Torres del Paine National Park

Chile is set to install the World's largest digital camera, revolutionizing the study of the universe

From observing one star and knowing all the detailed physics of that star, to studying billions of stars at once, that will be the change that the new instrument will bring. 

Source: EMOL
AFP/Edited by T. Fischer, EMOL
January 29, 2024

The World's largest digital camera will be installed in Chile.
Image: NOIRLab
Credit: Rubin Obs/NSF/AURA
 Surrounded by desert mountains and under the blue skies of northern Chile, astronomers at the Vera C. Rubin Observatory hope to revolutionize the study of the universe when they incorporate the world's largest digital camera ever built into a telescope. About the size of a four-person vehicle and weighing 2.8 tons, the sophisticated device will be installed on a telescope under construction and will be able to scan the sky like never before, officials of the U.S.-funded project told AFP.

At a cost of around US$ 800 million, it will begin capturing images in the first half of 2025. Every three days it will make a sweep of the sky, and will repeat the movement over and over again, allowing scientists to deepen their analysis of the universe.

We will go from "studying one star and knowing all the in-depth physics of that star to studying billions of stars at once," says Bruno Dias, president of the Chilean Astronomy Society (Sochias).

"It will be a paradigm shift in astronomy," adds Stuartt Corder, deputy director of NoirLab, the U.S. research center that manages the observatory, located on Cerro Pachón, 560 km north of Santiago and more than 2,500 meters above sea level.

With this project, Chile, which has the cleanest skies on the planet, consolidates its position as a power in astronomical observation, with a third of the most powerful telescopes on the planet installed in its territory, according to Sochias data. 

It is expected that in 10 years, the LSST (Large Synoptic Survey Telescope) will have data on 20 million galaxies, 17 billion stars and six million space objects. 

Scientists will have a renewed catalog of images of the solar system, will also be able to map the Milky Way and advance the study of dark energy and dark matter, which makes up 90% of the universe.

300 TV screens for a photo

The camera will capture 3,200 megapixel photos. An image so large that viewing it would require more than 300 average-sized high-definition televisions together.

The device, which is being manufactured in California, will have three times the capacity of the current most powerful camera, the 870-megapixel Japanese Hyper Suprime-Cam. And it will be six times more powerful than NoirLab's current most powerful camera.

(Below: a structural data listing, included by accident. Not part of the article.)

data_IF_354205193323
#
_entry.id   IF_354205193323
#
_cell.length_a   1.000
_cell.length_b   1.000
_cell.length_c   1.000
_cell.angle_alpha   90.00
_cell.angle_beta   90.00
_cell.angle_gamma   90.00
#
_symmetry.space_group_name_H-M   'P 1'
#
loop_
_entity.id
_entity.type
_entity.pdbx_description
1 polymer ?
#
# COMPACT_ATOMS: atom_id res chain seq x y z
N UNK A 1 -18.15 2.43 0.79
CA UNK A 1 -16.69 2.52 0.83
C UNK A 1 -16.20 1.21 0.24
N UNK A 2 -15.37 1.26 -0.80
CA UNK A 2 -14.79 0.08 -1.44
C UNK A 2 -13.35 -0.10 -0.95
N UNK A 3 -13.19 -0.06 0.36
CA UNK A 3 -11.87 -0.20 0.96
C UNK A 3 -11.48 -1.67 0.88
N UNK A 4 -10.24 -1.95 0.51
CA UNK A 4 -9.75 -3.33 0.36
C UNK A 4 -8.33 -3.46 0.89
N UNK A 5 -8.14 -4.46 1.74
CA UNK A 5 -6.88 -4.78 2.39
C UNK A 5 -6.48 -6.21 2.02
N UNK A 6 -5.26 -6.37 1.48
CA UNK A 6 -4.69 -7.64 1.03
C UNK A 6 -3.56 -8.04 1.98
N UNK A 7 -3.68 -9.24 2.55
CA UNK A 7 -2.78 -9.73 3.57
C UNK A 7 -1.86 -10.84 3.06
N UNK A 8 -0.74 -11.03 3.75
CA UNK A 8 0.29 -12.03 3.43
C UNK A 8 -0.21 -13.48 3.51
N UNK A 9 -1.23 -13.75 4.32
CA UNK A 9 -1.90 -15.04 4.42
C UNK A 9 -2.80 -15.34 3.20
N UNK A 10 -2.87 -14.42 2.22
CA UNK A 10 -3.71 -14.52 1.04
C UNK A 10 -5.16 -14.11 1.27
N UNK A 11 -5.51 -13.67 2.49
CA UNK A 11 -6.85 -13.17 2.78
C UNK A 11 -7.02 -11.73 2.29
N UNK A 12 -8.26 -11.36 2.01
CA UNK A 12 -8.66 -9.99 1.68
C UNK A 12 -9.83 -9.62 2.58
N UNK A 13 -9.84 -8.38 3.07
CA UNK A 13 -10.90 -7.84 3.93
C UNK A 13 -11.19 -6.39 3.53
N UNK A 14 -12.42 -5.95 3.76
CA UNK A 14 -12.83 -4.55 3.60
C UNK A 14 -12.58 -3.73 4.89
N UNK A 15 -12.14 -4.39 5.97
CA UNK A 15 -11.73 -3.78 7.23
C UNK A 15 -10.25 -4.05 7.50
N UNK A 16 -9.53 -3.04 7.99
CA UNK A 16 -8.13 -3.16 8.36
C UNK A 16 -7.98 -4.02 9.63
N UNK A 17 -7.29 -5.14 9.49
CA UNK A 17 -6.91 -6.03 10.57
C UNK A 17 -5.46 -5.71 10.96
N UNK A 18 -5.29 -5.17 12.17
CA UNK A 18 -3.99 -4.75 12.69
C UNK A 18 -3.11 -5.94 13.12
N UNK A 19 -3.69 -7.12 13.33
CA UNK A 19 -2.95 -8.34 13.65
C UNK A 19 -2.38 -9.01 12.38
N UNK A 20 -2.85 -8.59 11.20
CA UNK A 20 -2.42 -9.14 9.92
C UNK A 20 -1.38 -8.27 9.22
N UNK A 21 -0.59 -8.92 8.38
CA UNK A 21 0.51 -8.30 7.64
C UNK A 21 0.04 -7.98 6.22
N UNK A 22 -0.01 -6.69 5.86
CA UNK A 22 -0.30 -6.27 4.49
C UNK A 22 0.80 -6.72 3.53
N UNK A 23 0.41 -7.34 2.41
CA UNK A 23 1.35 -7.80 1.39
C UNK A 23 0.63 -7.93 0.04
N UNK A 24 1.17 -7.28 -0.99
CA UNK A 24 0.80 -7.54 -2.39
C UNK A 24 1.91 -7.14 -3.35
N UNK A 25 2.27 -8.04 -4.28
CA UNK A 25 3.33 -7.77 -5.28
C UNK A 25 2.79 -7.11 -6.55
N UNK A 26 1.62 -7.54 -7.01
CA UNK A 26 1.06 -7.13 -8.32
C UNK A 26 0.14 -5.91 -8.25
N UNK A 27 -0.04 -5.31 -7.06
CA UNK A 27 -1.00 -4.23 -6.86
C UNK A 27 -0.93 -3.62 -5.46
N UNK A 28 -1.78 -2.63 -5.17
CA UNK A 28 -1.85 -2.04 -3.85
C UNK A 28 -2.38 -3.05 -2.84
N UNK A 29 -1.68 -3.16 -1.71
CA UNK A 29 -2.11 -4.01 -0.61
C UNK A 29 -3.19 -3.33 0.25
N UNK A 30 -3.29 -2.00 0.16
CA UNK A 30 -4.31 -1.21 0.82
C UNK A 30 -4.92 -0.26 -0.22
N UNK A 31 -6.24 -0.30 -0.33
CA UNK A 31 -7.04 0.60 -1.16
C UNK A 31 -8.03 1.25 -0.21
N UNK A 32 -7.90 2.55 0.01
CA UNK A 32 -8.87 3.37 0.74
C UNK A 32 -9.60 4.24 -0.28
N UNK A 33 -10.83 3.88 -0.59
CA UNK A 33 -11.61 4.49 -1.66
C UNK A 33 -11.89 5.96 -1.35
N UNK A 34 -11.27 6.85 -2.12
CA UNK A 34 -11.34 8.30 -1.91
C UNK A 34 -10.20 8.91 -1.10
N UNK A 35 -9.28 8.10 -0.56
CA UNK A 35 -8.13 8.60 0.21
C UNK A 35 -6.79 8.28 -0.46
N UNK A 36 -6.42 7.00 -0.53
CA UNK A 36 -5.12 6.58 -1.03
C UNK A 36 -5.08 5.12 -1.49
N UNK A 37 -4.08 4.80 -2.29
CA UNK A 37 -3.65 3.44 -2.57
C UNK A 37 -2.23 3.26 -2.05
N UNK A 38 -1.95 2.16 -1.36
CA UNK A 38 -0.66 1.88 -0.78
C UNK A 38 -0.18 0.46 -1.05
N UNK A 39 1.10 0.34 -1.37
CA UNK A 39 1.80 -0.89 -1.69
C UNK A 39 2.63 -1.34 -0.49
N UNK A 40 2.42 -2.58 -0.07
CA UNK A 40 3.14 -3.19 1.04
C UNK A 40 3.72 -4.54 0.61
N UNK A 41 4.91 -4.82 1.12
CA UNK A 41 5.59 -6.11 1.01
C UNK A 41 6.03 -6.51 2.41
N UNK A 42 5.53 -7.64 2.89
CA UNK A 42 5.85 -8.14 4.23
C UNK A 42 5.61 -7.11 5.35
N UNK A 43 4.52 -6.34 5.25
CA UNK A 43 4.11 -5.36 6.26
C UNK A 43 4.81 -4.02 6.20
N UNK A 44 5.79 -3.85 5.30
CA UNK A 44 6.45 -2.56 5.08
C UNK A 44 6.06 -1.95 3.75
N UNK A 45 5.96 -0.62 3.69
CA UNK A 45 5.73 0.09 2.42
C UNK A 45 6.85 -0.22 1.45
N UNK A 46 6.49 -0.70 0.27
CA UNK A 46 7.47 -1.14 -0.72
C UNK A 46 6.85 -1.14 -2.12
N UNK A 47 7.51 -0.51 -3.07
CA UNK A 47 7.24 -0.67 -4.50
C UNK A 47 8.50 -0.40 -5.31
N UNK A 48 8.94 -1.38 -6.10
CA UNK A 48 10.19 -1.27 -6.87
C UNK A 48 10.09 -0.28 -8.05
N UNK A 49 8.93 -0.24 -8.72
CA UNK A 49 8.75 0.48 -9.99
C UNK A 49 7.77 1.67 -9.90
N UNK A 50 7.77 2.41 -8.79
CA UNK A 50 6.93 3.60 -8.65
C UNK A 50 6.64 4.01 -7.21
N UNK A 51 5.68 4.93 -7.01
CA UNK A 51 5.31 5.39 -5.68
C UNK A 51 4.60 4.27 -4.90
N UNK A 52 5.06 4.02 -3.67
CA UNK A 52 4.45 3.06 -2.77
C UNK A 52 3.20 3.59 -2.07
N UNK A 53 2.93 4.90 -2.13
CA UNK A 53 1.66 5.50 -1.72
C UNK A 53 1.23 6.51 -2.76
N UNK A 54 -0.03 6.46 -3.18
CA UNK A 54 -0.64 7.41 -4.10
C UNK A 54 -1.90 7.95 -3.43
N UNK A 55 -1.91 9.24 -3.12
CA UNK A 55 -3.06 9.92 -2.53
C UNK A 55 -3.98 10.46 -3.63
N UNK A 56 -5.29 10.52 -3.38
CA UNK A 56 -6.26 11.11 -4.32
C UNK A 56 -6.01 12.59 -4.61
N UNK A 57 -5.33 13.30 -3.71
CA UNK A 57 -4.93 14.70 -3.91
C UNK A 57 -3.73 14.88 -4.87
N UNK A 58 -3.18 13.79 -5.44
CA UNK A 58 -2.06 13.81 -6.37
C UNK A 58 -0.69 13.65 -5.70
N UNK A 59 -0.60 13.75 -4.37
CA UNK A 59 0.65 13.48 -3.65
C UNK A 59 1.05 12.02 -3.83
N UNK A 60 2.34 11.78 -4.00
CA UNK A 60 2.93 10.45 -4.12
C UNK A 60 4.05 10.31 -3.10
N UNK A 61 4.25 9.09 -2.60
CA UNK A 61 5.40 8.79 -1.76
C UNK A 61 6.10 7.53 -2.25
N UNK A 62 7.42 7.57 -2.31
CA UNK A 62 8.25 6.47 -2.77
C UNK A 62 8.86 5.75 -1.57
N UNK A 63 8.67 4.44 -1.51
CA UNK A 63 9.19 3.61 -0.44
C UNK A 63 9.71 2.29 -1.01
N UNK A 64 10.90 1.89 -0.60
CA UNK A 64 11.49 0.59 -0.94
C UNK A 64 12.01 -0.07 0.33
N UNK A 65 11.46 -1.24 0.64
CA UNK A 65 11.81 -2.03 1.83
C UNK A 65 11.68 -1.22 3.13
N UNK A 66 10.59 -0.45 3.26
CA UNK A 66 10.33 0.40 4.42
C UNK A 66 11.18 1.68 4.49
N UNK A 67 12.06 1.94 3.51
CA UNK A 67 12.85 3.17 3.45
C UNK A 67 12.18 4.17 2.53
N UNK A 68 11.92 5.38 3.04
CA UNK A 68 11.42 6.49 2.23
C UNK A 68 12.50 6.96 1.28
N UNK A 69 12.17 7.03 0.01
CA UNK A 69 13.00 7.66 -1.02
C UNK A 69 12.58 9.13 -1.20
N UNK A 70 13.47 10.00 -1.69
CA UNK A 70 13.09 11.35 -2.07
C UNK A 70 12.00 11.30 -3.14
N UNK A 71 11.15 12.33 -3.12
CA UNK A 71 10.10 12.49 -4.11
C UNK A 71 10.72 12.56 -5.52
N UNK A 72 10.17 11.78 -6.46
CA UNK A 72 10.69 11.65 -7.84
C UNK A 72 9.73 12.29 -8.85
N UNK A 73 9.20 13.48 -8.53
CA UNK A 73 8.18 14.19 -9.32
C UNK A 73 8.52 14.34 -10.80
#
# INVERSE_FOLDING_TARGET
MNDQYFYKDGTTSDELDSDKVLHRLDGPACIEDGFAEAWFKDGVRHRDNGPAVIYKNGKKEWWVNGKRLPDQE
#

"The existing camera, which is on Cerro Tololo (also in Chile), is 520 megapixels," explains Jacques Sebag, who is in charge of building the telescope that will contain the mega-camera.

This telescope has a mirror with a diameter of 8.4 meters, and to move it overland, several trucks were needed and traffic signs had to be removed to allow it to pass, according to officials.

The 40-centimeter telescope that arrived in Chile more than 60 years ago, when the country's first international observatory was installed on Cerro Tololo in the 1960s, was left far behind.

"That telescope came here on the back of a mule, because there was no road," says Stephen Heathcote, director of the Cerro Tololo observatory, just 20 km from Cerro Pachón.

The capital of Astronomy

The Vera C. Rubin Observatory, named after the American astronomer who discovered dark matter, joins other large observational study centers located in northern Chile.

The natural conditions of the deserts in the north of the country, located between the Pacific Ocean and the Andes, generate the cleanest skies on the planet, thanks to the low cloud cover and dry climate.

Chile is home to telescopes from more than 30 countries, including some of the world's most powerful astronomical instruments, such as the ALMA Observatory, the world's most powerful radio telescope, or the future Extremely Large Telescope, which will observe distances never before reached in 2027.

The Cerro Tololo Observatory has witnessed great discoveries, such as the accelerated expansion of the universe, for which the Americans Saul Perlmutter and Adam Riess and the Australian Brian Schmidt were awarded the 2011 Nobel Prize in Physics.

Although other countries such as the United States, Australia, China or Spain have also installed powerful observation devices, "Chile is unbeatable" in the field of astronomy, says the president of Sochias.

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